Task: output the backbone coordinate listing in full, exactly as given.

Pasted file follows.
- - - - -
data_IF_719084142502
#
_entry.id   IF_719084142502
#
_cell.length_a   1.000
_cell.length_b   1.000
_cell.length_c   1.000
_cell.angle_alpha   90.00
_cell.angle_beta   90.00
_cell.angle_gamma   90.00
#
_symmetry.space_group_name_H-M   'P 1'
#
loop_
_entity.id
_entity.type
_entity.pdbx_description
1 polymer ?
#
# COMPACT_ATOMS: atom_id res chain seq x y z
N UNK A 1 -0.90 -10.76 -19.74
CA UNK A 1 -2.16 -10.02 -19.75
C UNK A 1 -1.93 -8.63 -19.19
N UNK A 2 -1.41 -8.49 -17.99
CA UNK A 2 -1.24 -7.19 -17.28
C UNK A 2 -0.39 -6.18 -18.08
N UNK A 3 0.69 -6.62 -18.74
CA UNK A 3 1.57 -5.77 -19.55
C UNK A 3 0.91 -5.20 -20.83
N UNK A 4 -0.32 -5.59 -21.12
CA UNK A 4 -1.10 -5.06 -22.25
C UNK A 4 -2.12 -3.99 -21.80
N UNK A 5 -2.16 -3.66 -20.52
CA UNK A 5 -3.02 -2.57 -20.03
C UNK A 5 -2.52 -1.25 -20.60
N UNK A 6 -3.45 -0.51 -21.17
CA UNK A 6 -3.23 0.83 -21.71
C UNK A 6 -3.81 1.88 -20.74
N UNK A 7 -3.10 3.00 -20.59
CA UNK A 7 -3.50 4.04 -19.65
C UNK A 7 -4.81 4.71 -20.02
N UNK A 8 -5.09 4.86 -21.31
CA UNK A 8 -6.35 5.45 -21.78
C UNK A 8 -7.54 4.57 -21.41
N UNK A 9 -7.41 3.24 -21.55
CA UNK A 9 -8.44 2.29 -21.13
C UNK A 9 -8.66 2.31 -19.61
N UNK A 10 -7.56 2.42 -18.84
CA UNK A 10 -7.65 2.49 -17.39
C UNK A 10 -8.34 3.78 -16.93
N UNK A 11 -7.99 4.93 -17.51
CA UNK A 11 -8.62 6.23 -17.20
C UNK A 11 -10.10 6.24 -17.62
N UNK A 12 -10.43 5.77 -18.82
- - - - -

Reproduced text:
data_IF_719084142502
#
_entry.id   IF_719084142502
#
_cell.length_a   1.000
_cell.length_b   1.000
_cell.length_c   1.000
_cell.angle_alpha   90.00
_cell.angle_beta   90.00
_cell.angle_gamma   90.00
#
_symmetry.space_group_name_H-M   'P 1'
#
loop_
_entity.id
_entity.type
_entity.pdbx_description
1 polymer ?
#
# COMPACT_ATOMS: atom_id res chain seq x y z
N UNK A 1 -0.90 -10.76 -19.74
CA UNK A 1 -2.16 -10.02 -19.75
C UNK A 1 -1.93 -8.63 -19.19
N UNK A 2 -1.41 -8.49 -17.99
CA UNK A 2 -1.24 -7.19 -17.28
C UNK A 2 -0.39 -6.18 -18.08
N UNK A 3 0.69 -6.62 -18.74
CA UNK A 3 1.57 -5.77 -19.55
C UNK A 3 0.91 -5.20 -20.83
N UNK A 4 -0.32 -5.59 -21.12
CA UNK A 4 -1.10 -5.06 -22.25
C UNK A 4 -2.12 -3.99 -21.80
N UNK A 5 -2.16 -3.66 -20.52
CA UNK A 5 -3.02 -2.57 -20.03
C UNK A 5 -2.52 -1.25 -20.60
N UNK A 6 -3.45 -0.51 -21.17
CA UNK A 6 -3.23 0.83 -21.71
C UNK A 6 -3.81 1.88 -20.74
N UNK A 7 -3.10 3.00 -20.59
CA UNK A 7 -3.50 4.04 -19.65
C UNK A 7 -4.81 4.71 -20.02
N UNK A 8 -5.09 4.86 -21.31
CA UNK A 8 -6.35 5.45 -21.78
C UNK A 8 -7.54 4.57 -21.41
N UNK A 9 -7.41 3.24 -21.55
CA UNK A 9 -8.44 2.29 -21.13
C UNK A 9 -8.66 2.31 -19.61
N UNK A 10 -7.56 2.42 -18.84
CA UNK A 10 -7.65 2.49 -17.39
C UNK A 10 -8.34 3.78 -16.93
N UNK A 11 -7.99 4.93 -17.51
CA UNK A 11 -8.62 6.23 -17.20
C UNK A 11 -10.10 6.24 -17.62
N UNK A 12 -10.43 5.77 -18.82